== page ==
Medscape’s Physician Compensation Report is widely known as the go-to source for salary information and other factors affecting US doctors’ income. But tucked among the statistics about which specialties feel fairly compensated, you’ll find numbers that also tell a story about work hours and physician burnout.
To be sure, Medscape also has a Physician Burnout & Depression Report. While insightful, that survey only tells part of the story. The Burnout Report doesn’t summarize hours spent on paperwork or other variables that help connect burnout to problems and solutions from digital health.
Together the compensation and burnout reports raise some interesting questions about EHRs, physician burnout, and how mobile health might help.
What contributes to physician burnout?
Medscape’s Burnout Report tells us what we already know about EHRS, but it bears repeating.
Respondents who reported burnout could select more than one contributing factor. 6 in 10 said that an excess of bureaucratic tasks like charting and paperwork is dragging them down.
When we read that physicians are frustrated by charting and paperwork, we should remember that these bureaucratic tasks are now entirely digital. Halfway down the list, we see that reflected in the fact that 28% of doctors say EHRs are the factor contributing most to their burnout.
This last number is incredible, but it won’t surprise many readers. Nearly a third of respondents who experience burnout say “increasing computerization of practice” contributes. While healthcare adopted EHRs to make documentation more efficient, we’re still hearing about doctors’ frustrations with the switch to digital.
Hours per week spent on paperwork and administration
The reason doctors are frustrated with charting and admin work is simple.
In 2014, just 35 percent of employed and 26 percent of self-employed physicians spent 10 hours or more on paperwork each week. In 2017, that number was 57 percent. By 2018, nearly three-fourths (70 percent) of physicians spent more than 10 hours per week on paperwork and administrative tasks.
In 2021, the average physician spends 15.6 hours on paperwork and administration each week. That number was the same in 2020, suggesting 15 hours of paperwork is the new normal for doctors.
The rise of physician burnout correlated closely with the widespread adoption of EHRs. While correlation isn’t causation, it’s clear that EHR adoption has meant doctors spend more time on paperwork and charts, not less. EHRs haven’t helped most doctors get back time for the parts of medicine they care about – but they should.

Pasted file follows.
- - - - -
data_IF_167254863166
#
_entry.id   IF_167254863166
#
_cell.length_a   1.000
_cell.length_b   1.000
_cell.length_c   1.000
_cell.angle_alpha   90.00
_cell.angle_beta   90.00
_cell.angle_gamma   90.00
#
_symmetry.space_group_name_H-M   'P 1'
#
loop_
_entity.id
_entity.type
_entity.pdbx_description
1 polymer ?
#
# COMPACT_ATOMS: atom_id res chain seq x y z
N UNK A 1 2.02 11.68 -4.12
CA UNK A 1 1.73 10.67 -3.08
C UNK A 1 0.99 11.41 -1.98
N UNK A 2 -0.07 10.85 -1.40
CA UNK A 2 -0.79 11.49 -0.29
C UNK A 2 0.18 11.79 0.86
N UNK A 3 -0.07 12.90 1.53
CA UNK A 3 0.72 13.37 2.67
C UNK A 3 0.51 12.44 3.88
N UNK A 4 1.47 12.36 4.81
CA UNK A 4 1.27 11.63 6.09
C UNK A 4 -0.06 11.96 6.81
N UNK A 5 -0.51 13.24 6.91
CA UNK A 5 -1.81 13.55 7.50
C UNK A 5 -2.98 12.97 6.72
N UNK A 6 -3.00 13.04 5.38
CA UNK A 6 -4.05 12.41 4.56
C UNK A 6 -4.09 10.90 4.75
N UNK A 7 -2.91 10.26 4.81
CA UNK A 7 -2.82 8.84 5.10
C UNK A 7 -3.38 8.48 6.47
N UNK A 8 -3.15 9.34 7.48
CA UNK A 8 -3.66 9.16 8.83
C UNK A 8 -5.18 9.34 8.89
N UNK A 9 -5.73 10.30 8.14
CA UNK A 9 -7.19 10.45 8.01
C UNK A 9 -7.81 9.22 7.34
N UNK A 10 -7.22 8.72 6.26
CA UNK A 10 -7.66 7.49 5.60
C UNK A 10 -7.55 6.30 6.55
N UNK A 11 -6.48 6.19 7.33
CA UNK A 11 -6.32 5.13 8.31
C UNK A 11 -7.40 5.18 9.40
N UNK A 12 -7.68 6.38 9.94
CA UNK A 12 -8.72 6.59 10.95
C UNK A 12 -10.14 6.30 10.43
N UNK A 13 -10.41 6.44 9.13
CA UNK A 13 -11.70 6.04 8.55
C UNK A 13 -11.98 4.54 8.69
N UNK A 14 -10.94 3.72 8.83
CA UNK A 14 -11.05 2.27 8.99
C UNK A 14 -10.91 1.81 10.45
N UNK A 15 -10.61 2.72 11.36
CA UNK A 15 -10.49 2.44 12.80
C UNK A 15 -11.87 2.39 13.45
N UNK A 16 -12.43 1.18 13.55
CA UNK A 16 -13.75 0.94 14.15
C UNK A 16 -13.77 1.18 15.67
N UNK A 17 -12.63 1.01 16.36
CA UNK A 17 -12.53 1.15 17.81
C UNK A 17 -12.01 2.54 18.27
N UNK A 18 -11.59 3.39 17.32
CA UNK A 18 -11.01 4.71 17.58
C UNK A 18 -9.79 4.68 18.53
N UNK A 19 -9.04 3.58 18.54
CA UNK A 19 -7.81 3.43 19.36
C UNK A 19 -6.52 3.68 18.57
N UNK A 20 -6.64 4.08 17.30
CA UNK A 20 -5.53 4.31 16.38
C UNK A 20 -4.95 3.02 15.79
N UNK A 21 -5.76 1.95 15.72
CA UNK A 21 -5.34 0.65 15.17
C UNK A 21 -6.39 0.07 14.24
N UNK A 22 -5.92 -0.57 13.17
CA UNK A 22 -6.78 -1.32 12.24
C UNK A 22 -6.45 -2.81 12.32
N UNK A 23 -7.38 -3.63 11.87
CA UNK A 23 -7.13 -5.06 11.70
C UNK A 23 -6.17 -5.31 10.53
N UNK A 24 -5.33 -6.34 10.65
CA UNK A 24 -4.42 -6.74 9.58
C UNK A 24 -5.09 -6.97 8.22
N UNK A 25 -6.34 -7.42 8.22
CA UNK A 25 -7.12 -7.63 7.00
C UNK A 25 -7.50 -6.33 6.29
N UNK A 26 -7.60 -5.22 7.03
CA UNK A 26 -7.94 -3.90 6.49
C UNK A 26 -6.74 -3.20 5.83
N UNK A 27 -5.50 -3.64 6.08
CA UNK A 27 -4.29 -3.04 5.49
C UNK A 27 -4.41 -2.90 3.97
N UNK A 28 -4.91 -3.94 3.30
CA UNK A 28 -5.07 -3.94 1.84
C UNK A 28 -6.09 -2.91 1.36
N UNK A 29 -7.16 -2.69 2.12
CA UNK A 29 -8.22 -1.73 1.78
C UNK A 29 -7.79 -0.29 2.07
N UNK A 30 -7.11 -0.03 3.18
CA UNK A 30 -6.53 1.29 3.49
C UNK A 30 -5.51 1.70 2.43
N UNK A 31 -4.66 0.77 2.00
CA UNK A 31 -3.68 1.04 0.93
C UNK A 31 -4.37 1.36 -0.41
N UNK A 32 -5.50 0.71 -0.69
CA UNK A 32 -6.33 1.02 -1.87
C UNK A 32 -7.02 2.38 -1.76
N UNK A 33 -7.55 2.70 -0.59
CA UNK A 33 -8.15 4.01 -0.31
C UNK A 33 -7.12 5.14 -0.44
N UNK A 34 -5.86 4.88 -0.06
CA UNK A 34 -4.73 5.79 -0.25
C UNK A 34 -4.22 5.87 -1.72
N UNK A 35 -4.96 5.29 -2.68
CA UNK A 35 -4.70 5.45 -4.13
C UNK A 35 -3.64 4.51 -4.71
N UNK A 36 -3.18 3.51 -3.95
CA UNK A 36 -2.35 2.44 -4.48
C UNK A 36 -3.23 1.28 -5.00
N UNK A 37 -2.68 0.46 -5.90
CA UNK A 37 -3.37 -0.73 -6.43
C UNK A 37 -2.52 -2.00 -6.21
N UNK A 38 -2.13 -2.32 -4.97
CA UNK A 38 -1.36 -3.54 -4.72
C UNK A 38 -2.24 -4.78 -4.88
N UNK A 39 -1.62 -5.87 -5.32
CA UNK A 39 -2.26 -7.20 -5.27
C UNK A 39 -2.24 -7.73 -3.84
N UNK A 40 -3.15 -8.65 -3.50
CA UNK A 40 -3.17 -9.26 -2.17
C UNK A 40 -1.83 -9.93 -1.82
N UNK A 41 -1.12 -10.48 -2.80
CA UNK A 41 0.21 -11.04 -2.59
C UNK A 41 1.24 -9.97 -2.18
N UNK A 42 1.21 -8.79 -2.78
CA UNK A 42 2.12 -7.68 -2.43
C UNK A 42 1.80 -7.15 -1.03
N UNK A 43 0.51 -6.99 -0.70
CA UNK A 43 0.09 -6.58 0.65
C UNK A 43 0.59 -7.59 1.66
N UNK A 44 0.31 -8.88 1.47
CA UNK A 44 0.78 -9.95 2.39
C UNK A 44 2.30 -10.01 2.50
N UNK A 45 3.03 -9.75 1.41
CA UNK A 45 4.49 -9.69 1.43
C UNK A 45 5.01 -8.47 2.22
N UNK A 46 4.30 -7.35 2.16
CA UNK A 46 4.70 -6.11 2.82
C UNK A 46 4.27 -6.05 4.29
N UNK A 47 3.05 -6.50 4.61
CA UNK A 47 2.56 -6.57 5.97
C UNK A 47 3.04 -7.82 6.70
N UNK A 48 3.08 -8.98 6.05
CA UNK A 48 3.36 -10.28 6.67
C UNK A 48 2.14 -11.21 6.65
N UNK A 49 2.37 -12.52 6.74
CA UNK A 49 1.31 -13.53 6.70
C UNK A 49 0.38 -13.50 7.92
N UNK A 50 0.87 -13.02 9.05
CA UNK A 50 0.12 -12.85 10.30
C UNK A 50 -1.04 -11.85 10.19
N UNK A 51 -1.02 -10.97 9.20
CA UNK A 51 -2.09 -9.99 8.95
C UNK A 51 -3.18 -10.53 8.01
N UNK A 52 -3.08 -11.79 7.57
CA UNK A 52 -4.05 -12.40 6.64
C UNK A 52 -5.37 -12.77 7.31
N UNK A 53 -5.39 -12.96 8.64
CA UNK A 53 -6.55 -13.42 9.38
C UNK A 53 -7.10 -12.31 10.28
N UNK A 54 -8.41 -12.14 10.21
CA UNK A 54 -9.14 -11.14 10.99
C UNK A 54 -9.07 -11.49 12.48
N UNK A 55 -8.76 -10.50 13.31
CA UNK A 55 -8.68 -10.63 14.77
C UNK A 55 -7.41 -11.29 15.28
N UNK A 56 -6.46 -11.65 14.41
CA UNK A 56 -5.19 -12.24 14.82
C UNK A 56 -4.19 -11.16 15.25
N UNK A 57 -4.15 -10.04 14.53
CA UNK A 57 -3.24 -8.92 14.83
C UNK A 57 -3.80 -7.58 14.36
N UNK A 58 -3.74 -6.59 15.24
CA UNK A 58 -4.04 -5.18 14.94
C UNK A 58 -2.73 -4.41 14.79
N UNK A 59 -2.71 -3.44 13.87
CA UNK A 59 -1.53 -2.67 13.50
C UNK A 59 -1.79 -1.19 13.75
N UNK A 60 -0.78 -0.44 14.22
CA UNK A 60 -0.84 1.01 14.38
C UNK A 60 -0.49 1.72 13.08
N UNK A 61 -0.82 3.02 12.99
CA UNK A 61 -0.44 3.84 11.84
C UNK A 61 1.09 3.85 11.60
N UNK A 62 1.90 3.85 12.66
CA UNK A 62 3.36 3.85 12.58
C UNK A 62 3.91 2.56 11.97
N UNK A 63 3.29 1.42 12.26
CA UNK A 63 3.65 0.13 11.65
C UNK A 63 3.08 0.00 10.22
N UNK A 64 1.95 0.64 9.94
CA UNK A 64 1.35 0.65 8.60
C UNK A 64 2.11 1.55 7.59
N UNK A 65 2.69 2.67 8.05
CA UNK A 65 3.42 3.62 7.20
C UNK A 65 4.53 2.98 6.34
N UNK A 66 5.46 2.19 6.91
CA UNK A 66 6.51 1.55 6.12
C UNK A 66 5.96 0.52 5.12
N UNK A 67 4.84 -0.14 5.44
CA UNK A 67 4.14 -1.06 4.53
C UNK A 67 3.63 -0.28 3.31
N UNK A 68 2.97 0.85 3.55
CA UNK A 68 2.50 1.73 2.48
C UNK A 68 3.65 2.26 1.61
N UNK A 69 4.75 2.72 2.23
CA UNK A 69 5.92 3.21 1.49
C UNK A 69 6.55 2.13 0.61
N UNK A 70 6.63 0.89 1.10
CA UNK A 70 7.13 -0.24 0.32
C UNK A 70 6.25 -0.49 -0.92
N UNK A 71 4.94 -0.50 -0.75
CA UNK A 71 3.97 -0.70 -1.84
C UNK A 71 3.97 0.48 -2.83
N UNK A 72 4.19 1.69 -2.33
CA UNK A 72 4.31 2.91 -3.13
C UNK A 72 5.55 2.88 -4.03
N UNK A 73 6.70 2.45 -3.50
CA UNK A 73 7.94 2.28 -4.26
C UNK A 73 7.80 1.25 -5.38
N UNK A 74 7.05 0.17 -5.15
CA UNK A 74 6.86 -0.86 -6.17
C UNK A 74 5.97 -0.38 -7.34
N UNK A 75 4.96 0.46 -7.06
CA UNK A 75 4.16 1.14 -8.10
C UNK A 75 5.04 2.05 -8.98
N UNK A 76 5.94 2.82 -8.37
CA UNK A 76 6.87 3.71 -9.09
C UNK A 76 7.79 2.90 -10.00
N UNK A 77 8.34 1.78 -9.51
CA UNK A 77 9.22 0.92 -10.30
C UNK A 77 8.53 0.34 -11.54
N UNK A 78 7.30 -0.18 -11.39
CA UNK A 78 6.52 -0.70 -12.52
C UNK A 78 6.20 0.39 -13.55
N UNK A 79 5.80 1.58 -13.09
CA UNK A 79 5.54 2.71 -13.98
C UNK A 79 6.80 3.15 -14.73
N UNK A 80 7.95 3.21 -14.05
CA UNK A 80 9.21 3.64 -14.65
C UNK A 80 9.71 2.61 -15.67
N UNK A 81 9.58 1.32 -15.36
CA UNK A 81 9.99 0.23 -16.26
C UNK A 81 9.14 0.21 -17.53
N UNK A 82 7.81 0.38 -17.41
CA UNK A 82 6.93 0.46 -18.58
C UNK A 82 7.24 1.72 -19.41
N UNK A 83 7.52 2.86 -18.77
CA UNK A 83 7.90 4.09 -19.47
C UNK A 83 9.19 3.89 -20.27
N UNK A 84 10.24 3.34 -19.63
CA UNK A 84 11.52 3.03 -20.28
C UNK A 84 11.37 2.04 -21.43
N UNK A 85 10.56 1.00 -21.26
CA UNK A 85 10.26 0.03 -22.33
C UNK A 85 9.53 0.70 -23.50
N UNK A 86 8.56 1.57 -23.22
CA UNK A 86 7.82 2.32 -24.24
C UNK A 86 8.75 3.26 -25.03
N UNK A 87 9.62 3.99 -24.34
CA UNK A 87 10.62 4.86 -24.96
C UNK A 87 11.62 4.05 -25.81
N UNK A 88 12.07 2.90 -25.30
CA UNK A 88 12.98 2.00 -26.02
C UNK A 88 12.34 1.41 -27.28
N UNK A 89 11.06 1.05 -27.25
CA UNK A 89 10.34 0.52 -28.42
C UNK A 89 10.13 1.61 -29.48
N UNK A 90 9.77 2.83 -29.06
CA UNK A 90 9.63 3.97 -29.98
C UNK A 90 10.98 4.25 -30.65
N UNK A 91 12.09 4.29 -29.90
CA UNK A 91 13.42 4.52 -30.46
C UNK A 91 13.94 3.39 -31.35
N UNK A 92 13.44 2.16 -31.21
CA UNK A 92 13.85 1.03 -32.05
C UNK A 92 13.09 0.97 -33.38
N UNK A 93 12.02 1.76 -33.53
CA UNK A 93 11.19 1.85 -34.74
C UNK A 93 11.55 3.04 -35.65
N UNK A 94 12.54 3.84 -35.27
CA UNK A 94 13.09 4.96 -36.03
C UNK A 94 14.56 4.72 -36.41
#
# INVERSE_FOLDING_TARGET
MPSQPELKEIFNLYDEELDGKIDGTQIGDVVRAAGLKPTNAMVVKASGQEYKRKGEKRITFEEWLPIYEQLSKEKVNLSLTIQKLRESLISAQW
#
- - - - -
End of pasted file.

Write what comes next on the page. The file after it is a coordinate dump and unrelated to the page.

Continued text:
What is the most rewarding part of your job?
What do doctors value? In 2021, physicians cited “gratitude/relationship with patients” as the most rewarding part of their job for the fifth year. Unsurprisingly, physicians said “helping others” was equally satisfying at the height of the COVID-19 pandemic.
It’s no surprise that physicians find patient relationships and helping others to be the most rewarding parts of their job. And given that most doctors are doing more charting and paperwork than ever, we shouldn’t be surprised that they are experiencing more burnout than ever.
In 2022, 56% of women and 41% of men told Medscape they were burned out. Those numbers are up from 36% and 51% in 2020.
What if mHealth could help?
What if EHRs and the “computerization of practice” weren’t among the top challenges reported by physicians? Would it be possible for digital health to make doctors’ job easier rather than harder? Imagine a world in which Medscape’s 2030 report finally says that physicians are spending fewer hours on paperwork and administration.
Mobius MD and other companies are working to transform clinical documentation so that doctors can spend less time on bureaucratic tasks. One example is Mobius Conveyor, the world’s most flexible medical dictation system that works instantly on any computer and in any EMR.
“What if doctors felt that digital health was making their job easier, not worse?”
Physicians can get back hours of lost time every week by making smartphones a clinical tool. Doctors use Mobius Conveyor and other mHealth tools every day so they can spend time with patients instead of their computers.
Use mHealth to build an efficient practice
At the end of an earlier version of their Burnout & Depression Report, Medscape offers “Some advice from your peers.”
Doctors using Mobius would add one idea to this great list of tips: Build an efficient practice using your smartphone as a clinical tool.
If you’re not sure where to start, here are a few ideas: